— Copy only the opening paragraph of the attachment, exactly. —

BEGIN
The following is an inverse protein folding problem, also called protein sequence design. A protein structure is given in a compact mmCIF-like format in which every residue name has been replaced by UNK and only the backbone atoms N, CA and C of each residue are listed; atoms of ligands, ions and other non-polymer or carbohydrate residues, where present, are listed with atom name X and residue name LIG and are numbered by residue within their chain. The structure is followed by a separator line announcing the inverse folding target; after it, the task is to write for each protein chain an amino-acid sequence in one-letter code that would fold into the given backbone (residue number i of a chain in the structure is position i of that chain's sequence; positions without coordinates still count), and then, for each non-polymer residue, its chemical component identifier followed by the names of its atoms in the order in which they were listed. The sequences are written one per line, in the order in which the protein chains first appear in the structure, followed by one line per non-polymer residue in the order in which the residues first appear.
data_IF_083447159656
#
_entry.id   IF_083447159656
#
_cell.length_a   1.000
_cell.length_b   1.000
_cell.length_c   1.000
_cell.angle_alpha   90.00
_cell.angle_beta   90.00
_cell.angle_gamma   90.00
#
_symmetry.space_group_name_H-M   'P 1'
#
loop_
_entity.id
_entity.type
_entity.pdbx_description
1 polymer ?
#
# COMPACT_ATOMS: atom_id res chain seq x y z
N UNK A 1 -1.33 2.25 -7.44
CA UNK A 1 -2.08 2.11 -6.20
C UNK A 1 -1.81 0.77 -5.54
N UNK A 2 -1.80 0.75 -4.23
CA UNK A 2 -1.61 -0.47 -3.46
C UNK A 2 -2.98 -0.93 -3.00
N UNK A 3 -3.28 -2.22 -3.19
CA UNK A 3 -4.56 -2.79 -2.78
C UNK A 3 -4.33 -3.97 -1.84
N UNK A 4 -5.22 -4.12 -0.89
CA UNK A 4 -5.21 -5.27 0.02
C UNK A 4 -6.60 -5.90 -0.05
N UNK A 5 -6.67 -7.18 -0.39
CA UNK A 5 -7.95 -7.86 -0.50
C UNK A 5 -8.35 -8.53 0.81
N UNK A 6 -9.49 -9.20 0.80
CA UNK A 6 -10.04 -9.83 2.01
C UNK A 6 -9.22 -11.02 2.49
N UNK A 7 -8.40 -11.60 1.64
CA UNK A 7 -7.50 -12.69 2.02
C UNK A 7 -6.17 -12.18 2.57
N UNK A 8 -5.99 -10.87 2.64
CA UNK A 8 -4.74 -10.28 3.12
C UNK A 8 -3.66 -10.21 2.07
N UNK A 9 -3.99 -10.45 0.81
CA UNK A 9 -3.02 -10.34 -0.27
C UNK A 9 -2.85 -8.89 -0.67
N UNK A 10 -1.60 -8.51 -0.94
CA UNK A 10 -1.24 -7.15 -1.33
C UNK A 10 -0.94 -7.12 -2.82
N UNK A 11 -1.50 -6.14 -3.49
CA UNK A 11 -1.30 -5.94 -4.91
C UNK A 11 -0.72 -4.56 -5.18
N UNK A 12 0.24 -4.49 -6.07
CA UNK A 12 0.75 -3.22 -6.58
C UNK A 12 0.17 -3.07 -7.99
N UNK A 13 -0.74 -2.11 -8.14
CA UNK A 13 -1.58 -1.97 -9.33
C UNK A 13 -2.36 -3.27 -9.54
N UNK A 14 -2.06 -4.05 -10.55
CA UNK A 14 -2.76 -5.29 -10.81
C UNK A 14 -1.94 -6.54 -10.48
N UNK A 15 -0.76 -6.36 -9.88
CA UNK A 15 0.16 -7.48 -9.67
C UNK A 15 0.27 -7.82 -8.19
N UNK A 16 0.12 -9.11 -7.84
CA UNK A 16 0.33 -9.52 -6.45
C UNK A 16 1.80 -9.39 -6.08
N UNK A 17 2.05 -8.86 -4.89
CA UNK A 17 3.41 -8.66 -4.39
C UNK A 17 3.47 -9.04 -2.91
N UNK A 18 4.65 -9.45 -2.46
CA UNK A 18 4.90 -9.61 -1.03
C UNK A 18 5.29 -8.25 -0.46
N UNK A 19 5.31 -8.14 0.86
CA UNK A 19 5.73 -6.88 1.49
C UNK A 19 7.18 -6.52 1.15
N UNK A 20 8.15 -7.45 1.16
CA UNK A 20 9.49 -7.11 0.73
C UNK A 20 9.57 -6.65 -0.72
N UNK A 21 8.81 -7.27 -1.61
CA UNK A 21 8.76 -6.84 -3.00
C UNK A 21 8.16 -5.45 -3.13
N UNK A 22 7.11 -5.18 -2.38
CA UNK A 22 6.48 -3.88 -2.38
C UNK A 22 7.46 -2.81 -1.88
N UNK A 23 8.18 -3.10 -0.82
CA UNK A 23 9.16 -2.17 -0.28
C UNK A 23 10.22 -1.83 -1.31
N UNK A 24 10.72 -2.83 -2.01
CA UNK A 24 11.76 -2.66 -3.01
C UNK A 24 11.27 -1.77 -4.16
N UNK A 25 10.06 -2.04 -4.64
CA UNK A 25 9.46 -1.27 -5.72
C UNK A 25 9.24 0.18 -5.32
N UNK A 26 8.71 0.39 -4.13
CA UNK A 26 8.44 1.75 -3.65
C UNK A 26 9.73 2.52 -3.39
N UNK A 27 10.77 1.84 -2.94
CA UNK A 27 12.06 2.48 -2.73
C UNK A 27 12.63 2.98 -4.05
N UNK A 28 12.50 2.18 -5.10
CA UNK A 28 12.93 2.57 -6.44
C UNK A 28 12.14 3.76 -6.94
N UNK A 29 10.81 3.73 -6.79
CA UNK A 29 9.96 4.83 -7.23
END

The following is an inverse protein folding problem, also called protein sequence design. A protein structure is given in a compact mmCIF-like format in which every residue name has been replaced by UNK and only the backbone atoms N, CA and C of each residue are listed; atoms of ligands, ions and other non-polymer or carbohydrate residues, where present, are listed with atom name X and residue name LIG and are numbered by residue within their chain. The structure is followed by a separator line announcing the inverse folding target; after it, the task is to write for each protein chain an amino-acid sequence in one-letter code that would fold into the given backbone (residue number i of a chain in the structure is position i of that chain's sequence; positions without coordinates still count), and then, for each non-polymer residue, its chemical component identifier followed by the names of its atoms in the order in which they were listed. The sequences are written one per line, in the order in which the protein chains first appear in the structure, followed by one line per non-polymer residue in the order in which the residues first appear.